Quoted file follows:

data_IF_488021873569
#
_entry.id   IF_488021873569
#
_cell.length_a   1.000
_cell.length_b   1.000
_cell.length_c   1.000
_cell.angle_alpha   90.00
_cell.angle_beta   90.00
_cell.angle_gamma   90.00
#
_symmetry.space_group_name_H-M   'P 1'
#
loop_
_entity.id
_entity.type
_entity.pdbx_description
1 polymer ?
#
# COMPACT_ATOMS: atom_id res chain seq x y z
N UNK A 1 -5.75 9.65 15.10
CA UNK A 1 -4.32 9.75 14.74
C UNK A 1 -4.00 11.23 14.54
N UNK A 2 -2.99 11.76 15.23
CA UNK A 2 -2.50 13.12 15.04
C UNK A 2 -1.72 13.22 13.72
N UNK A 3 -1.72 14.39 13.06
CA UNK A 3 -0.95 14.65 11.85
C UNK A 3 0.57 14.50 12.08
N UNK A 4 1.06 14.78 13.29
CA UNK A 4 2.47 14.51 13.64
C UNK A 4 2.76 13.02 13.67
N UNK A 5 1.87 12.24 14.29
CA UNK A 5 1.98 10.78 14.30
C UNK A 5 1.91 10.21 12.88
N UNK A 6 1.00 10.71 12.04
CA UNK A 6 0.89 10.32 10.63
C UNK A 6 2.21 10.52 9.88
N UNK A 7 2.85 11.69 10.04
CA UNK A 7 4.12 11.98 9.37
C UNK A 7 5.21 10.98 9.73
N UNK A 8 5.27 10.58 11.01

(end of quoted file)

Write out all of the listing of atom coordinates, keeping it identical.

data_IF_488021873569
#
_entry.id   IF_488021873569
#
_cell.length_a   1.000
_cell.length_b   1.000
_cell.length_c   1.000
_cell.angle_alpha   90.00
_cell.angle_beta   90.00
_cell.angle_gamma   90.00
#
_symmetry.space_group_name_H-M   'P 1'
#
loop_
_entity.id
_entity.type
_entity.pdbx_description
1 polymer ?
#
# COMPACT_ATOMS: atom_id res chain seq x y z
N UNK A 1 -5.75 9.65 15.10
CA UNK A 1 -4.32 9.75 14.74
C UNK A 1 -4.00 11.23 14.54
N UNK A 2 -2.99 11.76 15.23
CA UNK A 2 -2.50 13.12 15.04
C UNK A 2 -1.72 13.22 13.72
N UNK A 3 -1.72 14.39 13.06
CA UNK A 3 -0.95 14.65 11.85
C UNK A 3 0.57 14.50 12.08
N UNK A 4 1.06 14.78 13.29
CA UNK A 4 2.47 14.51 13.64
C UNK A 4 2.76 13.02 13.67
N UNK A 5 1.87 12.24 14.29
CA UNK A 5 1.98 10.78 14.30
C UNK A 5 1.91 10.21 12.88
N UNK A 6 1.00 10.71 12.04
CA UNK A 6 0.89 10.32 10.63
C UNK A 6 2.21 10.52 9.88
N UNK A 7 2.85 11.69 10.04
CA UNK A 7 4.12 11.98 9.37
C UNK A 7 5.21 10.98 9.73
N UNK A 8 5.27 10.58 11.01